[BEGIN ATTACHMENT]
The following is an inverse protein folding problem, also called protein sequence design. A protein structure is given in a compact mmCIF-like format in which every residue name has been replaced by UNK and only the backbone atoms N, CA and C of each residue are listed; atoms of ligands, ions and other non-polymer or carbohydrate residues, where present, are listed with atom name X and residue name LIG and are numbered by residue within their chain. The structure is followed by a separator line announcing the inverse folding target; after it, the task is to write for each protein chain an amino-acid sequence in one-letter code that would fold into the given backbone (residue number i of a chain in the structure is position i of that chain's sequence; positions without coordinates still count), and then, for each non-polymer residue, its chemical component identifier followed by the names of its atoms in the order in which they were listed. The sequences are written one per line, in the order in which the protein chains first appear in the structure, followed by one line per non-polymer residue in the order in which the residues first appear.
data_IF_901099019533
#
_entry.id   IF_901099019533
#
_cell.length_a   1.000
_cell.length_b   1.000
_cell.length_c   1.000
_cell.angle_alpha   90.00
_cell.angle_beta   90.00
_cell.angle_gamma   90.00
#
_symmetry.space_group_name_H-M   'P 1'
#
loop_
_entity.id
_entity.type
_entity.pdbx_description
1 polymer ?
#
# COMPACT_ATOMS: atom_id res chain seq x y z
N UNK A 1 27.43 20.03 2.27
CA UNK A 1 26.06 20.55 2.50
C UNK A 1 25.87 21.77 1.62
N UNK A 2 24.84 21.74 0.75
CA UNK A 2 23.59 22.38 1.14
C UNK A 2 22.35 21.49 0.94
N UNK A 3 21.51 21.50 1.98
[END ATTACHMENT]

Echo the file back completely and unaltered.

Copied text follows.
The following is an inverse protein folding problem, also called protein sequence design. A protein structure is given in a compact mmCIF-like format in which every residue name has been replaced by UNK and only the backbone atoms N, CA and C of each residue are listed; atoms of ligands, ions and other non-polymer or carbohydrate residues, where present, are listed with atom name X and residue name LIG and are numbered by residue within their chain. The structure is followed by a separator line announcing the inverse folding target; after it, the task is to write for each protein chain an amino-acid sequence in one-letter code that would fold into the given backbone (residue number i of a chain in the structure is position i of that chain's sequence; positions without coordinates still count), and then, for each non-polymer residue, its chemical component identifier followed by the names of its atoms in the order in which they were listed. The sequences are written one per line, in the order in which the protein chains first appear in the structure, followed by one line per non-polymer residue in the order in which the residues first appear.
data_IF_901099019533
#
_entry.id   IF_901099019533
#
_cell.length_a   1.000
_cell.length_b   1.000
_cell.length_c   1.000
_cell.angle_alpha   90.00
_cell.angle_beta   90.00
_cell.angle_gamma   90.00
#
_symmetry.space_group_name_H-M   'P 1'
#
loop_
_entity.id
_entity.type
_entity.pdbx_description
1 polymer ?
#
# COMPACT_ATOMS: atom_id res chain seq x y z
N UNK A 1 27.43 20.03 2.27
CA UNK A 1 26.06 20.55 2.50
C UNK A 1 25.87 21.77 1.62
N UNK A 2 24.84 21.74 0.75
CA UNK A 2 23.59 22.38 1.14
C UNK A 2 22.35 21.49 0.94
N UNK A 3 21.51 21.50 1.98